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Pulsed-Neutron Comparison of Open- and Casedhole Wells: An Alaskan Case Study

This paper compares the results of gas identification and lithology identification using pulsed-neutron spectroscopy in openhole and casedhole environments. Most pulsed-neutron tools are run after casing; this study provides a unique opportunity to examine the effect of casing on spectroscopy by comparing casedhole measurements to measurements taken in the open hole before the casing was run.

Introduction

Pulsed-neutron logging has evolved over the last 50 years, but the intrinsic physical measurements have remained unchanged, which means that operators cannot obtain a complete picture of the rock and fluids behind casing with conventional tools. However, advances in tool design and a new fast-neutron cross-section (FNXS) measurement provide for an alternative gas-identification technique. Gas in open holes is typically identified from neutron porosity and gamma-gamma density crossover. In casedhole environments, gamma-gamma density measurements are challenging because of the large casing and cement corrections needed. Previous gas identification in casedhole environments has relied on the formation hydrogen index (HI) or neutron porosity (TPHI) log and sigma.

In openhole environments, density and neutron porosity crossover is a typical gas identifier, but, in many instances, shale can mask the identification of gas. This is a common problem in some gas reservoirs in Alaska, and it leads to ambiguous interpretations about the gas saturation and potential producibility of different zones. Gas identification in casedhole environments is even more complicated because the density measurement is not commonly available.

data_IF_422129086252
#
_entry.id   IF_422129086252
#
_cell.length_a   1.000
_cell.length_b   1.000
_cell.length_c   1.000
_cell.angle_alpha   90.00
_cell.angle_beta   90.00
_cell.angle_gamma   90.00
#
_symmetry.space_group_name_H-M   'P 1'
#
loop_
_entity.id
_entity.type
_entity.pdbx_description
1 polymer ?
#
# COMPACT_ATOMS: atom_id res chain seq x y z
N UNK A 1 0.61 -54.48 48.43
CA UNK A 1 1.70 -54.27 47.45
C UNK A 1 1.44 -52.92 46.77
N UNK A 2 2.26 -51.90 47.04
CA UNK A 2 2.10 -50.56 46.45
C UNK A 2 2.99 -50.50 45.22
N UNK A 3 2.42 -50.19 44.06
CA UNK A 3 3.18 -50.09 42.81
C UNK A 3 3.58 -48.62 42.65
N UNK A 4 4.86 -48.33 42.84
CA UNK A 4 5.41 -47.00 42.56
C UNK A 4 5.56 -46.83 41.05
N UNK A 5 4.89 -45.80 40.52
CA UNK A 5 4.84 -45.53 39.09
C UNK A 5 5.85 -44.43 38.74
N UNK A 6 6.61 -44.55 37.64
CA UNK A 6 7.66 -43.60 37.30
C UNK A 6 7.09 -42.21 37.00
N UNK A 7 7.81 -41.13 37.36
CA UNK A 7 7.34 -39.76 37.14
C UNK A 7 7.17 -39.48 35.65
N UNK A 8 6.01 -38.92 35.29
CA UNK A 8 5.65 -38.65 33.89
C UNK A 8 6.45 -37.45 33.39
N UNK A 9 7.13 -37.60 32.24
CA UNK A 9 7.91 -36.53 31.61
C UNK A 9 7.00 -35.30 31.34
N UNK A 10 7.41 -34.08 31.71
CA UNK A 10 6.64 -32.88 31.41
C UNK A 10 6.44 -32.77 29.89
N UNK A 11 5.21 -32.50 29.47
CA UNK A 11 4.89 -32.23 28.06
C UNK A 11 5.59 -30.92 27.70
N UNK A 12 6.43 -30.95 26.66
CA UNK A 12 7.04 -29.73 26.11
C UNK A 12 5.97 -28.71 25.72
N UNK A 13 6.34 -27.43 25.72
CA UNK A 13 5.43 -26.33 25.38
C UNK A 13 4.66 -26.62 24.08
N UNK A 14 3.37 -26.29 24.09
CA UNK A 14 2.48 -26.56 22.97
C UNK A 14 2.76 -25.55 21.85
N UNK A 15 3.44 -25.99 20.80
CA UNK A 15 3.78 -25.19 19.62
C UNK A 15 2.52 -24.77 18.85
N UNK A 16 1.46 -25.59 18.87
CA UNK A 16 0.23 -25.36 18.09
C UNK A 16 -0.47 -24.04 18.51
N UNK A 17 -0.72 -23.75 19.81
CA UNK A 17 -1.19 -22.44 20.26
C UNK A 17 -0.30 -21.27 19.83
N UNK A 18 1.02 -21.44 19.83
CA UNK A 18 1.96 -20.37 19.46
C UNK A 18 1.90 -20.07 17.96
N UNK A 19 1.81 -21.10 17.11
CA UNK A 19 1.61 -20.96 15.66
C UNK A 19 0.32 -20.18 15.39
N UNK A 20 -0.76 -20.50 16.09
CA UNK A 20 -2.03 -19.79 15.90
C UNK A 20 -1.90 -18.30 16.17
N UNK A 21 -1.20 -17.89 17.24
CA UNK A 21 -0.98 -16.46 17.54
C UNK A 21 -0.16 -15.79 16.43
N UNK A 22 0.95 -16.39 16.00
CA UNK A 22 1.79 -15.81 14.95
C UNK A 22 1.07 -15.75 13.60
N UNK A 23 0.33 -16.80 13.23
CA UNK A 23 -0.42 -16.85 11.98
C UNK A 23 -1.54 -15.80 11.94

The FNXS measurement responds primarily to formation atom density, for which most rocks, clays, and liquids have similar values. Comparatively, gas has a low atom density, and its presence will make the FNXS measurement read low. Thus, a gas pay zone can be differentiated from tight zones by the shift toward lower FNXS values. Also, the difference in FNXS between clean lithologies and clay is less than for sigma and TPHI, so FNXS, which is less affected by variable clay content, can be a more-robust gas indicator when variable clay is present.

This article, written by JPT Technology Editor Chris Carpenter, contains highlights of paper SPE 190062, “A Pulsed-Neutron Comparison Between an Open- and Casedhole Well: An Alaskan Case Study,” by J. Burt, T. Zhou, D.A. Rose, R. Grover, S. Ahmad, and J. Nemec, Schlumberger, and J. Dunston, Hilcorp, prepared for the 2018 SPE Western Regional Meeting, Garden Grove, California, USA, 22–27 April. The paper has not been peer reviewed.
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Pulsed-Neutron Comparison of Open- and Casedhole Wells: An Alaskan Case Study

01 August 2018

Volume: 70 | Issue: 8

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